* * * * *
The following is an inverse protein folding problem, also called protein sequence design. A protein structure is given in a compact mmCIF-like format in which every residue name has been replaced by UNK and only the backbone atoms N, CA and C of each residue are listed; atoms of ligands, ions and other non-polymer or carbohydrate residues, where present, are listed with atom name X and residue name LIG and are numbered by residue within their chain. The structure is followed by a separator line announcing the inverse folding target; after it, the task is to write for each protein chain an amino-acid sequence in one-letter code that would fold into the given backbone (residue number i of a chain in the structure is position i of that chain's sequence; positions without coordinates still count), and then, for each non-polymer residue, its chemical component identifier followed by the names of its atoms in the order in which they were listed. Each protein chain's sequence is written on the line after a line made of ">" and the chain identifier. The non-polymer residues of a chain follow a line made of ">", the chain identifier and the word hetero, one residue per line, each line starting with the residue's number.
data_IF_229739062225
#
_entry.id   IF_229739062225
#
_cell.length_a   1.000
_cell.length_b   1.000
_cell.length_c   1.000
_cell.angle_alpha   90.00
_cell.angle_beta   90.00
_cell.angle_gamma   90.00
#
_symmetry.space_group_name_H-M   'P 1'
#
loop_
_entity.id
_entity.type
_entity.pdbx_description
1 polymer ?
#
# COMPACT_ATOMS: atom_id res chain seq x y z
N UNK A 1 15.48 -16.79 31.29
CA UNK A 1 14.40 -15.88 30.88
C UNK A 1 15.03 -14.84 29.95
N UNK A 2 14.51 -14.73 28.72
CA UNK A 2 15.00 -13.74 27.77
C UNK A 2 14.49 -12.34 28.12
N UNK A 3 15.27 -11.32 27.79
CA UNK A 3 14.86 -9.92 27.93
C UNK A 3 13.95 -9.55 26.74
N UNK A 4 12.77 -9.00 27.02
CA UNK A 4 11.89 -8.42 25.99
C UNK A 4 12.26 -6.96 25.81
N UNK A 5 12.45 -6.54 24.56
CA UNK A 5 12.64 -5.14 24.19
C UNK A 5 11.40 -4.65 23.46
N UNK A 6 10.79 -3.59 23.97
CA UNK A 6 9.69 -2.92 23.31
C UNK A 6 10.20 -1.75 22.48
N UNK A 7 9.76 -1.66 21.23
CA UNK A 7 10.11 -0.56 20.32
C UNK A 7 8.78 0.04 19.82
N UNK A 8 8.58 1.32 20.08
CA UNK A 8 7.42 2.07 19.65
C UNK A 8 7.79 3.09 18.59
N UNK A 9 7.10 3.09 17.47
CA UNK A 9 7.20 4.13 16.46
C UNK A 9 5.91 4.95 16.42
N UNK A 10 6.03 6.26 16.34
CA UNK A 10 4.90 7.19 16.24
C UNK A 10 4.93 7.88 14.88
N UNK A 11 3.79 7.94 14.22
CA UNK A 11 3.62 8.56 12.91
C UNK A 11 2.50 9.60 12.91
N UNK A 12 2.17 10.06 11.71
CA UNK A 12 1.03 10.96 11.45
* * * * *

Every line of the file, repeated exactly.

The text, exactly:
The following is an inverse protein folding problem, also called protein sequence design. A protein structure is given in a compact mmCIF-like format in which every residue name has been replaced by UNK and only the backbone atoms N, CA and C of each residue are listed; atoms of ligands, ions and other non-polymer or carbohydrate residues, where present, are listed with atom name X and residue name LIG and are numbered by residue within their chain. The structure is followed by a separator line announcing the inverse folding target; after it, the task is to write for each protein chain an amino-acid sequence in one-letter code that would fold into the given backbone (residue number i of a chain in the structure is position i of that chain's sequence; positions without coordinates still count), and then, for each non-polymer residue, its chemical component identifier followed by the names of its atoms in the order in which they were listed. Each protein chain's sequence is written on the line after a line made of ">" and the chain identifier. The non-polymer residues of a chain follow a line made of ">", the chain identifier and the word hetero, one residue per line, each line starting with the residue's number.
data_IF_229739062225
#
_entry.id   IF_229739062225
#
_cell.length_a   1.000
_cell.length_b   1.000
_cell.length_c   1.000
_cell.angle_alpha   90.00
_cell.angle_beta   90.00
_cell.angle_gamma   90.00
#
_symmetry.space_group_name_H-M   'P 1'
#
loop_
_entity.id
_entity.type
_entity.pdbx_description
1 polymer ?
#
# COMPACT_ATOMS: atom_id res chain seq x y z
N UNK A 1 15.48 -16.79 31.29
CA UNK A 1 14.40 -15.88 30.88
C UNK A 1 15.03 -14.84 29.95
N UNK A 2 14.51 -14.73 28.72
CA UNK A 2 15.00 -13.74 27.77
C UNK A 2 14.49 -12.34 28.12
N UNK A 3 15.27 -11.32 27.79
CA UNK A 3 14.86 -9.92 27.93
C UNK A 3 13.95 -9.55 26.74
N UNK A 4 12.77 -9.00 27.02
CA UNK A 4 11.89 -8.42 25.99
C UNK A 4 12.26 -6.96 25.81
N UNK A 5 12.45 -6.54 24.56
CA UNK A 5 12.64 -5.14 24.19
C UNK A 5 11.40 -4.65 23.46
N UNK A 6 10.79 -3.59 23.97
CA UNK A 6 9.69 -2.92 23.31
C UNK A 6 10.20 -1.75 22.48
N UNK A 7 9.76 -1.66 21.23
CA UNK A 7 10.11 -0.56 20.32
C UNK A 7 8.78 0.04 19.82
N UNK A 8 8.58 1.32 20.08
CA UNK A 8 7.42 2.07 19.65
C UNK A 8 7.79 3.09 18.59
N UNK A 9 7.10 3.09 17.47
CA UNK A 9 7.20 4.13 16.46
C UNK A 9 5.91 4.95 16.42
N UNK A 10 6.03 6.26 16.34
CA UNK A 10 4.90 7.19 16.24
C UNK A 10 4.93 7.88 14.88
N UNK A 11 3.79 7.94 14.22
CA UNK A 11 3.62 8.56 12.91
C UNK A 11 2.50 9.60 12.91
N UNK A 12 2.17 10.06 11.71
CA UNK A 12 1.03 10.96 11.45